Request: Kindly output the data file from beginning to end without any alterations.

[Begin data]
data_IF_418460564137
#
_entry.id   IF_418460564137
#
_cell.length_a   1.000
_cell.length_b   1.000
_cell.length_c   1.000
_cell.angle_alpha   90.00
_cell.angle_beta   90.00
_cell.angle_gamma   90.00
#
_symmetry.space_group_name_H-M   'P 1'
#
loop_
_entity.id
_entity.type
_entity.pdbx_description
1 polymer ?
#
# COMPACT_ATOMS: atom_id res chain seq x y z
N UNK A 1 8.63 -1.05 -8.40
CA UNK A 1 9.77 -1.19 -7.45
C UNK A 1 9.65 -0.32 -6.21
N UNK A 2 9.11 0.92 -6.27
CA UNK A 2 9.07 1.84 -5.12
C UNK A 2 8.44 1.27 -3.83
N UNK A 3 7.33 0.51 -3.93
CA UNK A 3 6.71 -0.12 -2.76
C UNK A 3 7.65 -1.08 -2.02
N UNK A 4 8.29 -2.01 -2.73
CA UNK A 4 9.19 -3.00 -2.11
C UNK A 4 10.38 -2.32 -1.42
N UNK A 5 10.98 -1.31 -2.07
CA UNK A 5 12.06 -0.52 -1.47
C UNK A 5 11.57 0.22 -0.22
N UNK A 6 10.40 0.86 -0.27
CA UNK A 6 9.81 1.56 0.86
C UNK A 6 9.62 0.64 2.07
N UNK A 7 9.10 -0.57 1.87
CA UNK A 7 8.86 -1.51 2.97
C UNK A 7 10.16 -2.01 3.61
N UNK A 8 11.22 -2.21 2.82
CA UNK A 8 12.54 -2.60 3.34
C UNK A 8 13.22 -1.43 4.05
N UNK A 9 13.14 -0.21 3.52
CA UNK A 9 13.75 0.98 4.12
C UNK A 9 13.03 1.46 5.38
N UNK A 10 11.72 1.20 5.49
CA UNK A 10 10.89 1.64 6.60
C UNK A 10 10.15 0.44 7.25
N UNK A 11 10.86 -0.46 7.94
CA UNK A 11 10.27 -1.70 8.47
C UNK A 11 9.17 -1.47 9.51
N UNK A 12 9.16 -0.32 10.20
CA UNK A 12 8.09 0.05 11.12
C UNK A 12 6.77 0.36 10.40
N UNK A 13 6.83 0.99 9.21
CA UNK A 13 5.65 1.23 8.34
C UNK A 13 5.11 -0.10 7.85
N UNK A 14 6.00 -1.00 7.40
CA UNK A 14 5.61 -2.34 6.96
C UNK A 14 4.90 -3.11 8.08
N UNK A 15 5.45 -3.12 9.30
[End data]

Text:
data_IF_418460564137
#
_entry.id   IF_418460564137
#
_cell.length_a   1.000
_cell.length_b   1.000
_cell.length_c   1.000
_cell.angle_alpha   90.00
_cell.angle_beta   90.00
_cell.angle_gamma   90.00
#
_symmetry.space_group_name_H-M   'P 1'
#
loop_
_entity.id
_entity.type
_entity.pdbx_description
1 polymer ?
#
# COMPACT_ATOMS: atom_id res chain seq x y z
N UNK A 1 8.63 -1.05 -8.40
CA UNK A 1 9.77 -1.19 -7.45
C UNK A 1 9.65 -0.32 -6.21
N UNK A 2 9.11 0.92 -6.27
CA UNK A 2 9.07 1.84 -5.12
C UNK A 2 8.44 1.27 -3.83
N UNK A 3 7.33 0.51 -3.93
CA UNK A 3 6.71 -0.12 -2.76
C UNK A 3 7.65 -1.08 -2.02
N UNK A 4 8.29 -2.01 -2.73
CA UNK A 4 9.19 -3.00 -2.11
C UNK A 4 10.38 -2.32 -1.42
N UNK A 5 10.98 -1.31 -2.07
CA UNK A 5 12.06 -0.52 -1.47
C UNK A 5 11.57 0.22 -0.22
N UNK A 6 10.40 0.86 -0.27
CA UNK A 6 9.81 1.56 0.86
C UNK A 6 9.62 0.64 2.07
N UNK A 7 9.10 -0.57 1.87
CA UNK A 7 8.86 -1.51 2.97
C UNK A 7 10.16 -2.01 3.61
N UNK A 8 11.22 -2.21 2.82
CA UNK A 8 12.54 -2.60 3.34
C UNK A 8 13.22 -1.43 4.05
N UNK A 9 13.14 -0.21 3.52
CA UNK A 9 13.75 0.98 4.12
C UNK A 9 13.03 1.46 5.38
N UNK A 10 11.72 1.20 5.49
CA UNK A 10 10.89 1.64 6.60
C UNK A 10 10.15 0.44 7.25
N UNK A 11 10.86 -0.46 7.94
CA UNK A 11 10.27 -1.70 8.47
C UNK A 11 9.17 -1.47 9.51
N UNK A 12 9.16 -0.32 10.20
CA UNK A 12 8.09 0.05 11.12
C UNK A 12 6.77 0.36 10.40
N UNK A 13 6.83 0.99 9.21
CA UNK A 13 5.65 1.23 8.34
C UNK A 13 5.11 -0.10 7.85
N UNK A 14 6.00 -1.00 7.40
CA UNK A 14 5.61 -2.34 6.96
C UNK A 14 4.90 -3.11 8.08
N UNK A 15 5.45 -3.12 9.30